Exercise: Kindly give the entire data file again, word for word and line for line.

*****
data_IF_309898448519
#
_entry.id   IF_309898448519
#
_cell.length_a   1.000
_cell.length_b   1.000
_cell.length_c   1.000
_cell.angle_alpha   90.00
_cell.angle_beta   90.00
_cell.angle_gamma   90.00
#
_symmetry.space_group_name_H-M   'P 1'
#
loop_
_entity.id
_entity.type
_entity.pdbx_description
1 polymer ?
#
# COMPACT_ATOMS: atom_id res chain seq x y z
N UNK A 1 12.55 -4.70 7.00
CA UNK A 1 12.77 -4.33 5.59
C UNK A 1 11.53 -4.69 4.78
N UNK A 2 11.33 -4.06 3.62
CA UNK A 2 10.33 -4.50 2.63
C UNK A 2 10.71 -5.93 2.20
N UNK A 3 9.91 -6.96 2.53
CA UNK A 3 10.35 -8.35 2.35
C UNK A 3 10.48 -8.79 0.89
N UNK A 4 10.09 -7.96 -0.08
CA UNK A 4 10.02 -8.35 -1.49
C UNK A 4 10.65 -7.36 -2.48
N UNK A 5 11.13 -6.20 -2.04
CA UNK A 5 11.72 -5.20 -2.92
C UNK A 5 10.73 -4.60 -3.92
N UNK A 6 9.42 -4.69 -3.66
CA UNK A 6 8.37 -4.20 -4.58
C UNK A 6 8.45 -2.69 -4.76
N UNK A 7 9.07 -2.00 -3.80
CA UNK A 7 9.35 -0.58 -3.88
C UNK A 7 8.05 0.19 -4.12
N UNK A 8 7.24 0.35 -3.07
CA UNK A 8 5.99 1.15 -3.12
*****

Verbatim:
data_IF_309898448519
#
_entry.id   IF_309898448519
#
_cell.length_a   1.000
_cell.length_b   1.000
_cell.length_c   1.000
_cell.angle_alpha   90.00
_cell.angle_beta   90.00
_cell.angle_gamma   90.00
#
_symmetry.space_group_name_H-M   'P 1'
#
loop_
_entity.id
_entity.type
_entity.pdbx_description
1 polymer ?
#
# COMPACT_ATOMS: atom_id res chain seq x y z
N UNK A 1 12.55 -4.70 7.00
CA UNK A 1 12.77 -4.33 5.59
C UNK A 1 11.53 -4.69 4.78
N UNK A 2 11.33 -4.06 3.62
CA UNK A 2 10.33 -4.50 2.63
C UNK A 2 10.71 -5.93 2.20
N UNK A 3 9.91 -6.96 2.53
CA UNK A 3 10.35 -8.35 2.35
C UNK A 3 10.48 -8.79 0.89
N UNK A 4 10.09 -7.96 -0.08
CA UNK A 4 10.02 -8.35 -1.49
C UNK A 4 10.65 -7.36 -2.48
N UNK A 5 11.13 -6.20 -2.04
CA UNK A 5 11.72 -5.20 -2.92
C UNK A 5 10.73 -4.60 -3.92
N UNK A 6 9.42 -4.69 -3.66
CA UNK A 6 8.37 -4.20 -4.58
C UNK A 6 8.45 -2.69 -4.76
N UNK A 7 9.07 -2.00 -3.80
CA UNK A 7 9.35 -0.58 -3.88
C UNK A 7 8.05 0.19 -4.12
N UNK A 8 7.24 0.35 -3.07
CA UNK A 8 5.99 1.15 -3.12